Hernia Treatment

Procedure Instructions

Before Surgery
  • Your doctor may ask you to have blood tests, an EKG (electrocardiogram), and a chest X-ray to prepare for surgery.
  • Tell your doctor about all medications you are taking, including vitamins, supplements, and blood thinners.
  • Do not eat or drink anything after midnight the night before your surgery.
  • Make sure that you have someone to give you a ride home from the hospital.
During Surgery

Hernia repair may be done with an open incision or laparascopically. Either way, you will receive general anesthesia. A nurse will place an IV in your arm, and the surgical site may be shaved. Many hernia repairs are done on an outpatient basis and you go home after you have recovered from the anesthetic.

With an open repair, the surgeon creates an incision where the weakened area is located. The hernia is “reduced” by pushing the protruding tissue back into the abdomen. In most cases, the surgeon uses a special mesh to cover and repair the weak area, like a patch, and secures it to nearby tissue with suture. Over time, the nearby tissues and scar tissue grow into the mesh to strengthen the repair. Some small hernias do not require mesh. The surgeon tightens the muscle tissue surrounding the weak area to repair the wall defect.

Laparoscopic hernia repair is done in a similar fashion but with a tiny scope inserted so the surgeon can watch the surgery on a video monitor. Several small incisions are made in the abdomen and it is filled with carbon dioxide gas to provide space for the surgeon to see and work. A camera and small surgical instruments are inserted through the incisions. At the end of the surgery, most of the carbon dioxide gas is removed. Recovery from laparoscopic surgery is often faster than from an open repair.

When the surgery is over, you will be taken to the recovery area where a nurse will monitor your blood pressure, heart rate, and pain. Make sure that you have someone to drive you home and stay with you during the first 24 hours following surgery.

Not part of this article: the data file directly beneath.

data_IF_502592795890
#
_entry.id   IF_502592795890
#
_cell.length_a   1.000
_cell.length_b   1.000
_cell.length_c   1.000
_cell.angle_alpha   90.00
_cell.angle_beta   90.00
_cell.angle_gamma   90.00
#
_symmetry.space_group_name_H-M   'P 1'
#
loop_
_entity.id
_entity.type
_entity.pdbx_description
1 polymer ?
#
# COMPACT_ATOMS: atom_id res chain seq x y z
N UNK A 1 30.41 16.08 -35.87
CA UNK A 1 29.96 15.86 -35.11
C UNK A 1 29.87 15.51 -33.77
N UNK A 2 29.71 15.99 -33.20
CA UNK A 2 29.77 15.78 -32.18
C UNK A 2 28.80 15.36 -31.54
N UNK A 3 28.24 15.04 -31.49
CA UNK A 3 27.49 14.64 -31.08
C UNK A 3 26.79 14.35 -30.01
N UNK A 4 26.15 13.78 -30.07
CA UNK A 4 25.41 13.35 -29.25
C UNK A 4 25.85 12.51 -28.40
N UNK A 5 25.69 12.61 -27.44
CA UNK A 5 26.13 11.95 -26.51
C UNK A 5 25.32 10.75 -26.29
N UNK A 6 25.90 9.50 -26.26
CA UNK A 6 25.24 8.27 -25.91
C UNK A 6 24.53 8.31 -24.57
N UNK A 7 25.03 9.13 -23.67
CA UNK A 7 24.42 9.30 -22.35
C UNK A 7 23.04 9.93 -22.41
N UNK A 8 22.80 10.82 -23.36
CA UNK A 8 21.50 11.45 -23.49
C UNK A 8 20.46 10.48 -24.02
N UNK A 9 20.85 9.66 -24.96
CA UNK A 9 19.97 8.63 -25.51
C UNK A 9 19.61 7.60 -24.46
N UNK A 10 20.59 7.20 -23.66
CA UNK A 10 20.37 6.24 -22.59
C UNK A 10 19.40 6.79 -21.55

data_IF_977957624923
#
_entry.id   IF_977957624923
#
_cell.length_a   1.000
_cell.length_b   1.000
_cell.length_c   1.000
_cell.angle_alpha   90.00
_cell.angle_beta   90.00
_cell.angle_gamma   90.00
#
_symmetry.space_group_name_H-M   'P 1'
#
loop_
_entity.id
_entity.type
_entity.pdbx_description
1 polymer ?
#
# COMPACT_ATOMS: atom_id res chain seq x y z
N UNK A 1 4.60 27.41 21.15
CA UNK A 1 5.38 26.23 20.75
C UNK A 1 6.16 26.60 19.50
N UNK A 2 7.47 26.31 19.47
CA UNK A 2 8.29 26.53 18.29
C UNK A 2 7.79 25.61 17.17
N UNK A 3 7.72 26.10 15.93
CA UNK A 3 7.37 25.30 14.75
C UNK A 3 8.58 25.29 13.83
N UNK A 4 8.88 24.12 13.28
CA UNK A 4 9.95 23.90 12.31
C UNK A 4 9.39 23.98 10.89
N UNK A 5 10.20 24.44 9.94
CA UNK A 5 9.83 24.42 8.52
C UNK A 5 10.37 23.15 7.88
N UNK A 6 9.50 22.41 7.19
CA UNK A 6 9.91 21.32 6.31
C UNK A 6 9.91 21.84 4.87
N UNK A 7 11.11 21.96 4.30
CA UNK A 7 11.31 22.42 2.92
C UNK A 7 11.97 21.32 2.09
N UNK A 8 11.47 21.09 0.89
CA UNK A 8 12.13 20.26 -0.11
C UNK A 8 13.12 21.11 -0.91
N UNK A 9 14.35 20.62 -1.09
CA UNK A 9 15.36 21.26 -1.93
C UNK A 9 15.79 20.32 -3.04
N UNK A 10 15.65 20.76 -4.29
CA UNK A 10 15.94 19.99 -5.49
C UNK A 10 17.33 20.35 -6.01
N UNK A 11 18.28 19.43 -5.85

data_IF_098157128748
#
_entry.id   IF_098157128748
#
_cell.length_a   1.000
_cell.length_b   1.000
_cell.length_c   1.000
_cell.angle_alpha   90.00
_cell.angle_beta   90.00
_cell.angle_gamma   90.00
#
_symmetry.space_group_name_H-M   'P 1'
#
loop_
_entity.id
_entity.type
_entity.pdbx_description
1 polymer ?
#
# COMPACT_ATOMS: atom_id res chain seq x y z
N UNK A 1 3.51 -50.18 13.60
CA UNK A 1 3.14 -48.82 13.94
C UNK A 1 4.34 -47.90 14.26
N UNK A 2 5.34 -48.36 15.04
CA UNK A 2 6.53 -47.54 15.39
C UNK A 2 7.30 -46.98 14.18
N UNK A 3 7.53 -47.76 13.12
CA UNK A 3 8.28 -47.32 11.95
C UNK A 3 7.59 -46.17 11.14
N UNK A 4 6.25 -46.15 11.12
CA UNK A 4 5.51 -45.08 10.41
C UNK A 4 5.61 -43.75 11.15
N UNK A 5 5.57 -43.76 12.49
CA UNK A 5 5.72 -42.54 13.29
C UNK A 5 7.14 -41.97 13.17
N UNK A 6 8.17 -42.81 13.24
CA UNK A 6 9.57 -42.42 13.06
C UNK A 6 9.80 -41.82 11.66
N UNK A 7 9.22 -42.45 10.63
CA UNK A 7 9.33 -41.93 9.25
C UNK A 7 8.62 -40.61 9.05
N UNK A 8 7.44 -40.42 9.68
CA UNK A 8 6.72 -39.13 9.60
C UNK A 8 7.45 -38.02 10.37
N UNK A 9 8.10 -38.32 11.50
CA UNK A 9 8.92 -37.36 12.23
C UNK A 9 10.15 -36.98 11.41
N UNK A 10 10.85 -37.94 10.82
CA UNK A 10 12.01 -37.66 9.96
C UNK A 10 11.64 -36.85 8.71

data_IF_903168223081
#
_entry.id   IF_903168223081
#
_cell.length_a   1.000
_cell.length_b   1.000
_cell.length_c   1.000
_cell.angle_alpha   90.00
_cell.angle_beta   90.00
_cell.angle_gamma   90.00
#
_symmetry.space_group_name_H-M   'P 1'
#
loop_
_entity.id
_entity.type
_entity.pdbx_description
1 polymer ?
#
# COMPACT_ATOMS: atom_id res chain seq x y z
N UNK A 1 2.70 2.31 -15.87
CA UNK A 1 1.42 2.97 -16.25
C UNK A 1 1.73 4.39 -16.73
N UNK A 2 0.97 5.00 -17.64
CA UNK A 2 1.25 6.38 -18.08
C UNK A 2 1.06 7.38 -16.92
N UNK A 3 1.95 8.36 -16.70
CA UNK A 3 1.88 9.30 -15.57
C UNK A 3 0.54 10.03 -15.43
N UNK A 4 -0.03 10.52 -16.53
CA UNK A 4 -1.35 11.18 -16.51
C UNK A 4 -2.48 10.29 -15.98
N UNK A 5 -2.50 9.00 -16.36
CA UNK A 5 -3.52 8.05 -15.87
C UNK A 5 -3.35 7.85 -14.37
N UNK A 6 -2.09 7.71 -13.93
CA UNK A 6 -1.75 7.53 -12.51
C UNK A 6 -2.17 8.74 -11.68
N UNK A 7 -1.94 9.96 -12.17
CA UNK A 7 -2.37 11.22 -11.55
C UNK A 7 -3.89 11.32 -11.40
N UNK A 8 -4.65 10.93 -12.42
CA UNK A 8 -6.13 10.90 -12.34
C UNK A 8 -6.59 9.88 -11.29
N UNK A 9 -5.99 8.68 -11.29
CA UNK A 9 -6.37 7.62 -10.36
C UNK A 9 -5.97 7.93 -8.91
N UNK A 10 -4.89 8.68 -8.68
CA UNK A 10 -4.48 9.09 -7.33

Caring for Yourself after Surgery

With a large ventral hernia, you may be admitted to the hospital for a few days to monitor pain and your diet for the first few days. A large hernia repair may cause a postoperative ileus. This is a temporary paralysis of a portion of the intestines preventing food or drinks from moving forward. It is important for you to slowly start your diet to prevent complications.

Risks and Possible Complications of Surgery

Although complications are rare, it is important to be aware of the risks and complications before any surgical procedure. Those risks and complications for herniorrhaphy include: bleeding, infection, injury to bowel or bladder, urinary retention (inability to urinate), numbness or pain in the groin or leg (from damage to nerves in the operative area), risks from anesthesia, and blood clots.

Also, while every attempt is made to minimize a recurrence of a hernia, the “perfect” repair does not exist, and sometimes hernias reappear. However, the recurrence rate over many years is small, as low as 1 to 5 percent. The smoother your recovery, the better the chances that your hernia will not recur.

Recovering at Home

Diet: You will start with a liquid diet and progress to a soft and regular diet as tolerable. You’ll be advised about diet by our staff at time of surgery depending on your individual needs.

Activity/Work: The day of surgery you should relax and control your pain by taking the pain medications prescribed by your doctor. Get up and walk to speed your recovery and prevent blood clots. You will be able to do most activities of daily living without difficulties. Continue to take it easy for the first 2 to 3 days after surgery. You can then resume normal activities, but avoid strenuous activities and do not lift more than 5 to 10 pounds for at least 3 weeks or more following your surgery, as directed by your surgeon.